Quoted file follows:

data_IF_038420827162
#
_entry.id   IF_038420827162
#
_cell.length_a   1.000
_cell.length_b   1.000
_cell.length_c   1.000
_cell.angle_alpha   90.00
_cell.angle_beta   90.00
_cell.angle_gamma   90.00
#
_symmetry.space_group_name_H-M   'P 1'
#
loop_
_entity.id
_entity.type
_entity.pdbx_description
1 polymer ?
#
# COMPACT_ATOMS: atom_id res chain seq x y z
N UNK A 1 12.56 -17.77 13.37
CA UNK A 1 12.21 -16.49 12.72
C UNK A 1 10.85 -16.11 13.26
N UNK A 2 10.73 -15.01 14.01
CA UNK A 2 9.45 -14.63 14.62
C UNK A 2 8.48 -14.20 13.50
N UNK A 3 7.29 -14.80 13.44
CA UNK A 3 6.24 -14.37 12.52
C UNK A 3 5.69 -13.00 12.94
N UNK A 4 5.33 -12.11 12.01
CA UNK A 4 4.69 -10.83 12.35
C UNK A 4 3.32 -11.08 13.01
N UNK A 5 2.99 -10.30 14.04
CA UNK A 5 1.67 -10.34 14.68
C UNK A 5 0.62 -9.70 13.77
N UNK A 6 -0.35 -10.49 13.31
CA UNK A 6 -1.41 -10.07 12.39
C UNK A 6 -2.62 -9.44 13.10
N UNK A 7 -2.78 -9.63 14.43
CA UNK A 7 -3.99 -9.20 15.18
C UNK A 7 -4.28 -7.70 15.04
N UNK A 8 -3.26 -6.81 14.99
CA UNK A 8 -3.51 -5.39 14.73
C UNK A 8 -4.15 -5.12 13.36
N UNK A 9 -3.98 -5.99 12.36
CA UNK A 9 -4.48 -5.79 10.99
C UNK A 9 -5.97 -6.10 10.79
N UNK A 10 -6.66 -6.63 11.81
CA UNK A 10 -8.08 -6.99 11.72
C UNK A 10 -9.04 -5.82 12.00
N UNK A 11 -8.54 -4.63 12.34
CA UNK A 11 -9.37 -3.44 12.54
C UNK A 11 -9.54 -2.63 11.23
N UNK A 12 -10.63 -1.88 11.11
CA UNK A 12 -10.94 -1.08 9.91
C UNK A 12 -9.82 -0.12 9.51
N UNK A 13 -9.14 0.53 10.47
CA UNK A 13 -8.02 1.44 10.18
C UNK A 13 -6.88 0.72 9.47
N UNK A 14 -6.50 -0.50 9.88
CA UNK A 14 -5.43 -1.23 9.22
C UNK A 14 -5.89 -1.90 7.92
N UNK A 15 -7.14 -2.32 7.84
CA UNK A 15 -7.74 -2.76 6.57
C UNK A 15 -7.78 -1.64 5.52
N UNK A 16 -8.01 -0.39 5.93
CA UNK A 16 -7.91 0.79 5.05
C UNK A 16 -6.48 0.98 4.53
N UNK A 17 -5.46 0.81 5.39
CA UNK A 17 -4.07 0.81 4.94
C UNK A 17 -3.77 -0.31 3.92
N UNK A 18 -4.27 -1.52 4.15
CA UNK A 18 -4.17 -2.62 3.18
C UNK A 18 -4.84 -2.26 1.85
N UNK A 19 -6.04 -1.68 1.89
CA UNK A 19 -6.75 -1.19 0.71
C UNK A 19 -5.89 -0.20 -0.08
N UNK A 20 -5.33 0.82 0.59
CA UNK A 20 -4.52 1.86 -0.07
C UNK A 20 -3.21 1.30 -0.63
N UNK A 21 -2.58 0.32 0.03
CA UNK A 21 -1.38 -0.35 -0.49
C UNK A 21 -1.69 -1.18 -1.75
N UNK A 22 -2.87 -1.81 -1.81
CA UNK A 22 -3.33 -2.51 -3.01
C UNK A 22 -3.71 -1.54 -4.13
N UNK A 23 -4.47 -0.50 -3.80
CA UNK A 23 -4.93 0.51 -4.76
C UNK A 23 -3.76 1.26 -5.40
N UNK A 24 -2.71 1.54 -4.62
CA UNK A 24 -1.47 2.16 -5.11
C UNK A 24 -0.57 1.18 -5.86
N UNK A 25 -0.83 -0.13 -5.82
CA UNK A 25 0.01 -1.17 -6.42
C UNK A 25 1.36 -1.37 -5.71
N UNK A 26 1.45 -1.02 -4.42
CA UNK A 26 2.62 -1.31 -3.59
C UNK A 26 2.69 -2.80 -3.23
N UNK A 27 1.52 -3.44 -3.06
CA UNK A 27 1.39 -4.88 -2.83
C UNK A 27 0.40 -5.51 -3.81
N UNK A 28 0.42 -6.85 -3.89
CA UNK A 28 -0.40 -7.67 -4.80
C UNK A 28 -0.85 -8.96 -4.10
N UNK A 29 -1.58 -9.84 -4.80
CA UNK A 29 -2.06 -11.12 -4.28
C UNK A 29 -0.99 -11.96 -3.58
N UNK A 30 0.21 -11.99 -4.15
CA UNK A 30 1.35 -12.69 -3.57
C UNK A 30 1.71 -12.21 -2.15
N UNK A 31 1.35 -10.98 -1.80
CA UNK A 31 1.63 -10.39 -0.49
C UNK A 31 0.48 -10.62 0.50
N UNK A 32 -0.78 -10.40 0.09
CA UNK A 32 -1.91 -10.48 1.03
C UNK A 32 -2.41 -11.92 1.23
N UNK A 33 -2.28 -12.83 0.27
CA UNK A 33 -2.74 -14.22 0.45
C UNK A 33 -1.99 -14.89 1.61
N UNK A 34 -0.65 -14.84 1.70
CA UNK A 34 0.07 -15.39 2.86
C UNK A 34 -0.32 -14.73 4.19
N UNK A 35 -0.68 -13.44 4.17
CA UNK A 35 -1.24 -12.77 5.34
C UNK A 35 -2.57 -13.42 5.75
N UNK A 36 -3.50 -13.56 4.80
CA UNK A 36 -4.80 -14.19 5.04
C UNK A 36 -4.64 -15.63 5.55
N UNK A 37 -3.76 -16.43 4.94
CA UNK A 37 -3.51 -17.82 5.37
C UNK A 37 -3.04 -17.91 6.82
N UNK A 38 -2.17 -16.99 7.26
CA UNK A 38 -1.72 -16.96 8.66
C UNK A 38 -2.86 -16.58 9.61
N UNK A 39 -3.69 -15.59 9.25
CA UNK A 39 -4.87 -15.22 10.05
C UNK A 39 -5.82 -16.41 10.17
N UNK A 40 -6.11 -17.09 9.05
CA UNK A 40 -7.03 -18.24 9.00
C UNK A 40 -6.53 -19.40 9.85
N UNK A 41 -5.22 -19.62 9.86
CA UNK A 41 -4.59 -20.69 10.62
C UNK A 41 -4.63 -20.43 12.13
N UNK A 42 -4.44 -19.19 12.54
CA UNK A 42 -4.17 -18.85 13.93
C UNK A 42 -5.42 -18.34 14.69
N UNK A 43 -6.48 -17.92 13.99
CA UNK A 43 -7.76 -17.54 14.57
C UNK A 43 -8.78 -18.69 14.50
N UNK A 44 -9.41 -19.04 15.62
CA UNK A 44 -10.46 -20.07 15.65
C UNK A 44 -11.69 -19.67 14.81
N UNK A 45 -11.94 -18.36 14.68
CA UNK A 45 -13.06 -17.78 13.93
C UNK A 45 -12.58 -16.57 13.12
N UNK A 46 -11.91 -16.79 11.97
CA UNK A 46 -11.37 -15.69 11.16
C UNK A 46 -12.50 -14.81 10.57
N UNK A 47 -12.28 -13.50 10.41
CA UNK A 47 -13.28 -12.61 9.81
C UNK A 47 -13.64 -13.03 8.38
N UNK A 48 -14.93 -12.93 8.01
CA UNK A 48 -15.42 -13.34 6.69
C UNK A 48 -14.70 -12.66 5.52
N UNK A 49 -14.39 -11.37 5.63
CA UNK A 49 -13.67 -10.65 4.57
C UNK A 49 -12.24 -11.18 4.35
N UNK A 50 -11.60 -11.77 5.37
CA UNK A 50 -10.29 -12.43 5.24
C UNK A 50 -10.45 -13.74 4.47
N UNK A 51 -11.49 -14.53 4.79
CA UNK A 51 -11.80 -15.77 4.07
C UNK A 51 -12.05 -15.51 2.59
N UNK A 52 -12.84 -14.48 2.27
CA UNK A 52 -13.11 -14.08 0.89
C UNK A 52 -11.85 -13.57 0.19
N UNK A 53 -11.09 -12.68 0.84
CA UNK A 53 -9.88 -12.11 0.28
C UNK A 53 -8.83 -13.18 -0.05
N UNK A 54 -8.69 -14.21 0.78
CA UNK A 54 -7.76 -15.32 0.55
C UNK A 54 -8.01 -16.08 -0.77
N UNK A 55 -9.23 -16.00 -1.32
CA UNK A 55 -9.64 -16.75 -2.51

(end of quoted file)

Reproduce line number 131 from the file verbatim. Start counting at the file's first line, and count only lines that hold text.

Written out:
C UNK A 37 -3.04 -17.91 6.82